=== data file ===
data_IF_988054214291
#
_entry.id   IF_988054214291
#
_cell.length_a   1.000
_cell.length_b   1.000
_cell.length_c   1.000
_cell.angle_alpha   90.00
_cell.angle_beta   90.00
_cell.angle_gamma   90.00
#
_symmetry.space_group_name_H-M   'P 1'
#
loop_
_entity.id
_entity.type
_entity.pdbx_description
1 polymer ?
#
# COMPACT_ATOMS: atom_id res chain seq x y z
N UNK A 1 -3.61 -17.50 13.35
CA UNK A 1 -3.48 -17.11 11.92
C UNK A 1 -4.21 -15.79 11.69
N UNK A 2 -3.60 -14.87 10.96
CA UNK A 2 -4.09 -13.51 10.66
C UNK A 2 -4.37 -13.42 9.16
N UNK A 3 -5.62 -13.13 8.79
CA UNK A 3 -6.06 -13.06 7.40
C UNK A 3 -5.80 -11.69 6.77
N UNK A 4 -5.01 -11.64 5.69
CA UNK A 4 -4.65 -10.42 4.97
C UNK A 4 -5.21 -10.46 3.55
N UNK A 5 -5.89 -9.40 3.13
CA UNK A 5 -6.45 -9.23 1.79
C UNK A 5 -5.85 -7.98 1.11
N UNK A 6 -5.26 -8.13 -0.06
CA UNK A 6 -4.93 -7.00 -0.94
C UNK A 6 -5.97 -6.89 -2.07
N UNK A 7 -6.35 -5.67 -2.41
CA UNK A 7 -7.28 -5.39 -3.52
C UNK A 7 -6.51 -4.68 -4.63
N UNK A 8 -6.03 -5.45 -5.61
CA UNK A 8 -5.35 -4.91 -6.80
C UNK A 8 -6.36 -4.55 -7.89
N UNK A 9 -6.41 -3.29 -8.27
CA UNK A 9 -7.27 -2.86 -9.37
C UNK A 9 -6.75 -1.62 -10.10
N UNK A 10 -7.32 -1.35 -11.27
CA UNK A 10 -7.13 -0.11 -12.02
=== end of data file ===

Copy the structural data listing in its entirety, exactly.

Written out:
data_IF_988054214291
#
_entry.id   IF_988054214291
#
_cell.length_a   1.000
_cell.length_b   1.000
_cell.length_c   1.000
_cell.angle_alpha   90.00
_cell.angle_beta   90.00
_cell.angle_gamma   90.00
#
_symmetry.space_group_name_H-M   'P 1'
#
loop_
_entity.id
_entity.type
_entity.pdbx_description
1 polymer ?
#
# COMPACT_ATOMS: atom_id res chain seq x y z
N UNK A 1 -3.61 -17.50 13.35
CA UNK A 1 -3.48 -17.11 11.92
C UNK A 1 -4.21 -15.79 11.69
N UNK A 2 -3.60 -14.87 10.96
CA UNK A 2 -4.09 -13.51 10.66
C UNK A 2 -4.37 -13.42 9.16
N UNK A 3 -5.62 -13.13 8.79
CA UNK A 3 -6.06 -13.06 7.40
C UNK A 3 -5.80 -11.69 6.77
N UNK A 4 -5.01 -11.64 5.69
CA UNK A 4 -4.65 -10.42 4.97
C UNK A 4 -5.21 -10.46 3.55
N UNK A 5 -5.89 -9.40 3.13
CA UNK A 5 -6.45 -9.23 1.79
C UNK A 5 -5.85 -7.98 1.11
N UNK A 6 -5.26 -8.13 -0.06
CA UNK A 6 -4.93 -7.00 -0.94
C UNK A 6 -5.97 -6.89 -2.07
N UNK A 7 -6.35 -5.67 -2.41
CA UNK A 7 -7.28 -5.39 -3.52
C UNK A 7 -6.51 -4.68 -4.63
N UNK A 8 -6.03 -5.45 -5.61
CA UNK A 8 -5.35 -4.91 -6.80
C UNK A 8 -6.36 -4.55 -7.89
N UNK A 9 -6.41 -3.29 -8.27
CA UNK A 9 -7.27 -2.86 -9.37
C UNK A 9 -6.75 -1.62 -10.10
N UNK A 10 -7.32 -1.35 -11.27
CA UNK A 10 -7.13 -0.11 -12.02